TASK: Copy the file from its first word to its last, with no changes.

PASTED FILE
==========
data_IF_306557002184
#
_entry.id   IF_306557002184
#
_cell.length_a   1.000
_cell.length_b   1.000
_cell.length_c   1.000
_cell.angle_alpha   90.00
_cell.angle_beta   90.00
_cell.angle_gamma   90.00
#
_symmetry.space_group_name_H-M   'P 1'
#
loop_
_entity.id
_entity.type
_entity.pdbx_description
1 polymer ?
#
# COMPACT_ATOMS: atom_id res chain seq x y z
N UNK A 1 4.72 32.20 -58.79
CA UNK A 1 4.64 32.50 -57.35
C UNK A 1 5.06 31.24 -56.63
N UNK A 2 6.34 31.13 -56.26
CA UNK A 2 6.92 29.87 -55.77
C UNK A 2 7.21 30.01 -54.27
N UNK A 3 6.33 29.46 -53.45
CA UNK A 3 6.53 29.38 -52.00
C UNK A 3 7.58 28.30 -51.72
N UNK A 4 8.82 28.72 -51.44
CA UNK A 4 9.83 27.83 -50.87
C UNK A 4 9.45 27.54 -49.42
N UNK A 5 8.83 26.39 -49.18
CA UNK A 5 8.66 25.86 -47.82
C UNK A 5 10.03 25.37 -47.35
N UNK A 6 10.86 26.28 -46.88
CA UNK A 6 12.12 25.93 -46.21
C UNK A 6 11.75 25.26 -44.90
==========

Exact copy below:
data_IF_306557002184
#
_entry.id   IF_306557002184
#
_cell.length_a   1.000
_cell.length_b   1.000
_cell.length_c   1.000
_cell.angle_alpha   90.00
_cell.angle_beta   90.00
_cell.angle_gamma   90.00
#
_symmetry.space_group_name_H-M   'P 1'
#
loop_
_entity.id
_entity.type
_entity.pdbx_description
1 polymer ?
#
# COMPACT_ATOMS: atom_id res chain seq x y z
N UNK A 1 4.72 32.20 -58.79
CA UNK A 1 4.64 32.50 -57.35
C UNK A 1 5.06 31.24 -56.63
N UNK A 2 6.34 31.13 -56.26
CA UNK A 2 6.92 29.87 -55.77
C UNK A 2 7.21 30.01 -54.27
N UNK A 3 6.33 29.46 -53.45
CA UNK A 3 6.53 29.38 -52.00
C UNK A 3 7.58 28.30 -51.72
N UNK A 4 8.82 28.72 -51.44
CA UNK A 4 9.83 27.83 -50.87
C UNK A 4 9.45 27.54 -49.42
N UNK A 5 8.83 26.39 -49.18
CA UNK A 5 8.66 25.86 -47.82
C UNK A 5 10.03 25.37 -47.35
N UNK A 6 10.86 26.28 -46.88
CA UNK A 6 12.12 25.93 -46.21
C UNK A 6 11.75 25.26 -44.90